If someone knocks on a whistleblower’s door offering money to “invest” in a case, one of the first questions to ask is whether that individual is a “venture capitalist” or a “vulture capitalist”?
What’s the difference?
Both venture capitalists and vulture capitalists are investors that charge extraordinarily high interest rates to cover the cost of potential failure.
The difference is that a venture capitalist is putting up money to grow something that is likely to expand. An example might be providing the “seed money” for the first 50 acres of corn to be grown, with the expectation that 5,000 more acres might be put under production in a few years’ time.
Vulture capitalists, however, are looking to buy a distressed asset from a distressed person for a song, and to carve it up for a big profit at the end.
The vulture capitalist is not expanding a business – he is looking to break it up, or to drain cash from it at usury rates of interest.
Vulture capitalists are attracted to a whistleblower’s door by the distress that accompanies the government declining to join a case.
Because False Claims Act cases must first be filed under seal, simply disclosing to a potential investor, or anyone else, that a case has been filed against a company is a violation of the seal until the court has lifted the seal.
What about cases that come out from under seal because the government has joined the case or declined it?
If the government has joined a case, a whistleblower should probably not be looking to financiers at all.
When the U.S. Department of Justice joins a case, there is a better than 95% chance that the case will resolve with a favorable settlement or judgement. Instead of talking to litigation vultures who will “buy” a portion of the case at what is likely to be usury rates of interest, whistleblowers should cut back on expenses, get a job, and borrow from family, friends, a retirement account, or a bank.
If the government has declined a case, the probability of success drops significantly, and so too does the likelihood that the case will be resolved for a very large sum of money. What that means is that the risk-to-reward ratio for lending or borrowing on such a case shifts dramatically for whistleblower and lender alike.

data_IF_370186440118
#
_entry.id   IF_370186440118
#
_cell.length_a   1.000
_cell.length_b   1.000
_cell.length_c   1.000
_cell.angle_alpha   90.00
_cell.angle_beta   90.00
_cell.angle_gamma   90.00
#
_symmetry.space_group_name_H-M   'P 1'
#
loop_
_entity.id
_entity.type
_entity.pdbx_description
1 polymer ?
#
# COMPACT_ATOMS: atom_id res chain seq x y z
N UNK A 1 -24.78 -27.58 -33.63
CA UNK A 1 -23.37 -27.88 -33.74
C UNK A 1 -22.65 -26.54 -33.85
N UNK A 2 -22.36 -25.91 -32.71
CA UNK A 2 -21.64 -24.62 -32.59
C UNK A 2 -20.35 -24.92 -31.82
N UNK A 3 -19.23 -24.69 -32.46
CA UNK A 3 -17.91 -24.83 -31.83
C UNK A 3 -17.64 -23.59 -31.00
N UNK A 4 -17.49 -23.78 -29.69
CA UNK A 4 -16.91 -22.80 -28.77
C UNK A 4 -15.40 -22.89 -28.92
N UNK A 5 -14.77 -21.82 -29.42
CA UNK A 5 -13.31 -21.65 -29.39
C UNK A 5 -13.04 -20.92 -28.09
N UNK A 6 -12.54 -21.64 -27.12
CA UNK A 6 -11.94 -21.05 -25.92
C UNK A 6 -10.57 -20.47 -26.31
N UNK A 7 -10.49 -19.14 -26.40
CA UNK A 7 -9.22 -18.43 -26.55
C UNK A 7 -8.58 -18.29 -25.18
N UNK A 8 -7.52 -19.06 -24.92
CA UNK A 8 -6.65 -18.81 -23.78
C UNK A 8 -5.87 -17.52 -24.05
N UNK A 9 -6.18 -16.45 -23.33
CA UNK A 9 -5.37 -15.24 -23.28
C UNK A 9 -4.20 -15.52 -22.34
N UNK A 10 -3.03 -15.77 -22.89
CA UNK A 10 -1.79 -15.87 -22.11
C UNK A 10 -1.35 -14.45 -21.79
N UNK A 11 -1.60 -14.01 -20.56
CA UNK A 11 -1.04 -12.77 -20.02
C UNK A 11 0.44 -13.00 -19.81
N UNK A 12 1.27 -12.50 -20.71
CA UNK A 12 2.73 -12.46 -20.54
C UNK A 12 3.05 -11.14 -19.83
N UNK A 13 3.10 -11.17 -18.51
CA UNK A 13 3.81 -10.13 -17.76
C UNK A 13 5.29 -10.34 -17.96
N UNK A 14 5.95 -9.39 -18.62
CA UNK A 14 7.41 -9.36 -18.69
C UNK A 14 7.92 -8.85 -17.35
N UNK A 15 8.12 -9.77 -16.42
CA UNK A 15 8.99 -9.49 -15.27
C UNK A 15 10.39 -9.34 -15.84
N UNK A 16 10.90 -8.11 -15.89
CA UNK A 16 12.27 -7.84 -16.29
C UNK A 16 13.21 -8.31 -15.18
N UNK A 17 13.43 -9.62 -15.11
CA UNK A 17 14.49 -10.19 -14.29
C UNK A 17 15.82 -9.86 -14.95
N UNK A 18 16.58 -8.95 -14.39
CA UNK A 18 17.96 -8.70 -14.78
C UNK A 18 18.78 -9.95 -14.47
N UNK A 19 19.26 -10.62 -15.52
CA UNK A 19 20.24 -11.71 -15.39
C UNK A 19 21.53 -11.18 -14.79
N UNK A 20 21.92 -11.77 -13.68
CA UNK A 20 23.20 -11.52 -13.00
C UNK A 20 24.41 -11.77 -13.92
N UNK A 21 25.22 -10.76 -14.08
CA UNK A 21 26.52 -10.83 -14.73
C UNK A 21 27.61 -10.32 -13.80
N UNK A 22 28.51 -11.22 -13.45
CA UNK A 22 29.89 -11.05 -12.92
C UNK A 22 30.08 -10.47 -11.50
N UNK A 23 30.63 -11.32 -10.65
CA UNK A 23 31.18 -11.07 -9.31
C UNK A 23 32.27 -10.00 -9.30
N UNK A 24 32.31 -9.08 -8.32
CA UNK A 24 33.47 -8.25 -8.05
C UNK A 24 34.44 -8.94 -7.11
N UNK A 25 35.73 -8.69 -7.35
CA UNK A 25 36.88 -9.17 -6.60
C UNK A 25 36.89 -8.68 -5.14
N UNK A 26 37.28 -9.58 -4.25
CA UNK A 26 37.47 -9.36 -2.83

Let’s walk through the numbers to understand the math.
If an investor makes a series of $2 million “non-recourse” loans on False Claims Act cases, and these cases collapse just 25% of the time (an extraordinary level of success), the interest rate that has to be charged on the successful cases, in order for the lender to make any profit at all, has to be astonishingly high.
Even when a loan is “small” and a case is “big,” the math can go south very fast.
Suppose a whistleblower has a case they believe is worth $75 million in single damages. This would be a phenomenally large FCA case – potentially a top-ten case in any given year. The inexperienced optimist will assume the case will be settled for treble damages, and that a $225 million recovery will eventually be in the offering. If a whistleblower borrows just $1 million dollars with that idea in mind, and gives up $3 million in future compensation in exchange, misery may follow.
Why is that?
Simple: when the government finally settles the case, it may not be for $75 million in single damages, but for $50 million. Instead of settling the case for treble damages, the government may settle the case for double damages. And what if there is more than one whistleblower, as is quite common in large cases? There may very well be three other whistleblowers that neither your lender, nor your lawyer, will know about when “the deal” is inked.
Assuming a 17% relator share, the total whistleblower award in the case, described above, may total $17 million, a sum that will be divided by four, resulting in just $4.25 million per whistleblower.
After the lawyers take their contingency fee (assume 40%), and the state and federal governments take out taxes (assume 40%), the whistleblower will be lucky to walk away with $1.5 million – and that’s before the “investor” is paid a dime.
The bottom line: after as much as a decade of litigation, the whistleblower may walk away with nothing, which is a very bad story, not only for the whistleblower, but for the False Claims Act itself.
Obviously, the numbers offered here can be quibbled with, but the main thrust of this post cannot: “Vulture” lenders are NOT there to help whistleblowers find justice, but to make a very large profit off of their immediate financial distress.
Caveat emptor – buyer beware.